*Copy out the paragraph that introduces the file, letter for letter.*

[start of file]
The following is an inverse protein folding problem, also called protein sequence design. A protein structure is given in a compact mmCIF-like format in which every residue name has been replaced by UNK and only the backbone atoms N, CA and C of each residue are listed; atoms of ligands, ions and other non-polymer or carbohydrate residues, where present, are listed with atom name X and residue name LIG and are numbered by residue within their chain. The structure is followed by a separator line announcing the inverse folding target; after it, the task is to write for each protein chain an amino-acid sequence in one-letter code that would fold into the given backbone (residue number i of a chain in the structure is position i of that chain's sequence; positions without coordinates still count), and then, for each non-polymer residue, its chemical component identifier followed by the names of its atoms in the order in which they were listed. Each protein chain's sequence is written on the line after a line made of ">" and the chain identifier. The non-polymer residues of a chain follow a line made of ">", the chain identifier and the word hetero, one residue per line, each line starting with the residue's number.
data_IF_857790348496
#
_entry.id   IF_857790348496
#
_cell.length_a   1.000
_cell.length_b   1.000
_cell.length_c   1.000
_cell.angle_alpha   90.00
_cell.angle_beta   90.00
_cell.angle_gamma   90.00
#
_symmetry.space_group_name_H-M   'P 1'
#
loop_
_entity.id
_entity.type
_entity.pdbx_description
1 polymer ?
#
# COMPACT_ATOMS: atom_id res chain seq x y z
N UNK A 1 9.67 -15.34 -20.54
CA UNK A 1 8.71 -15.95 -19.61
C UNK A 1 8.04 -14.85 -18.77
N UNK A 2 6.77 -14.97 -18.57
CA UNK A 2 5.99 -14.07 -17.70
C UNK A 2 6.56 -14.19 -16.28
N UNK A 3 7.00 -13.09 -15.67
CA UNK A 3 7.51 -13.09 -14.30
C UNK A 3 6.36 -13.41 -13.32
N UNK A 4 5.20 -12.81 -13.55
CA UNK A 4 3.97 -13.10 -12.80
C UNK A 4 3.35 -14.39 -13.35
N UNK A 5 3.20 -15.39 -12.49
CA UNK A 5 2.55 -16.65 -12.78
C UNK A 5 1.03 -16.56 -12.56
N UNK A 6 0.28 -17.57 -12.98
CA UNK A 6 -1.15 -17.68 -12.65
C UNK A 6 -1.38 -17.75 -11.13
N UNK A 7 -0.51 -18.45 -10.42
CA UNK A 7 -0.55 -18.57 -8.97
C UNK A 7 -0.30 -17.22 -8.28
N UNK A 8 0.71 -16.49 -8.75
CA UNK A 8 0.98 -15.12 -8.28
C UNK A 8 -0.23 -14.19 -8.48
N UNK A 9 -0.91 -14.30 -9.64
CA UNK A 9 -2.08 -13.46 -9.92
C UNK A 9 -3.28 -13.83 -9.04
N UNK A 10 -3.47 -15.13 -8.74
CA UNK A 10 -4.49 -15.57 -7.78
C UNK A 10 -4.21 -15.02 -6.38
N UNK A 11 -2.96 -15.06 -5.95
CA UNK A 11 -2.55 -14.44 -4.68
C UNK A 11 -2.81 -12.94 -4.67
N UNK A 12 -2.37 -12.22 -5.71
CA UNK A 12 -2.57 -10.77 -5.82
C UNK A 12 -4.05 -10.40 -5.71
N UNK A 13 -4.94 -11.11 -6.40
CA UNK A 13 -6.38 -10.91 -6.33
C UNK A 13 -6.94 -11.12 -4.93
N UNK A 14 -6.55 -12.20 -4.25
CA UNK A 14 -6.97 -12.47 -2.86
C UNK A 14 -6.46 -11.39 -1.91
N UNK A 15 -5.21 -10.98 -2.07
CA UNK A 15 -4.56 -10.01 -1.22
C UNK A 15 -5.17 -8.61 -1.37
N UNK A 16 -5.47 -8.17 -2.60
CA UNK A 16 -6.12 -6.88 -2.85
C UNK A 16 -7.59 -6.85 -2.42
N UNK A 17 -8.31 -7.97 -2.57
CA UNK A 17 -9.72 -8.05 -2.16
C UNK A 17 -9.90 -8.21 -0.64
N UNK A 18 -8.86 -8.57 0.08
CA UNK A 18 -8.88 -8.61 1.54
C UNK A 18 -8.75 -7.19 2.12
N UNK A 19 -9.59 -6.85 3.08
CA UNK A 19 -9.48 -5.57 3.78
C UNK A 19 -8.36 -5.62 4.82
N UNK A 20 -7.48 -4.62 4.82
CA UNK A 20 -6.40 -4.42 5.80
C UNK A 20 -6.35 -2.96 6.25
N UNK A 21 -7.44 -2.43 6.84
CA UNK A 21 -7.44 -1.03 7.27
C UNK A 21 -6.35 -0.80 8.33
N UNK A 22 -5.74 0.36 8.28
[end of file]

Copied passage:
The following is an inverse protein folding problem, also called protein sequence design. A protein structure is given in a compact mmCIF-like format in which every residue name has been replaced by UNK and only the backbone atoms N, CA and C of each residue are listed; atoms of ligands, ions and other non-polymer or carbohydrate residues, where present, are listed with atom name X and residue name LIG and are numbered by residue within their chain. The structure is followed by a separator line announcing the inverse folding target; after it, the task is to write for each protein chain an amino-acid sequence in one-letter code that would fold into the given backbone (residue number i of a chain in the structure is position i of that chain's sequence; positions without coordinates still count), and then, for each non-polymer residue, its chemical component identifier followed by the names of its atoms in the order in which they were listed. Each protein chain's sequence is written on the line after a line made of ">" and the chain identifier. The non-polymer residues of a chain follow a line made of ">", the chain identifier and the word hetero, one residue per line, each line starting with the residue's number.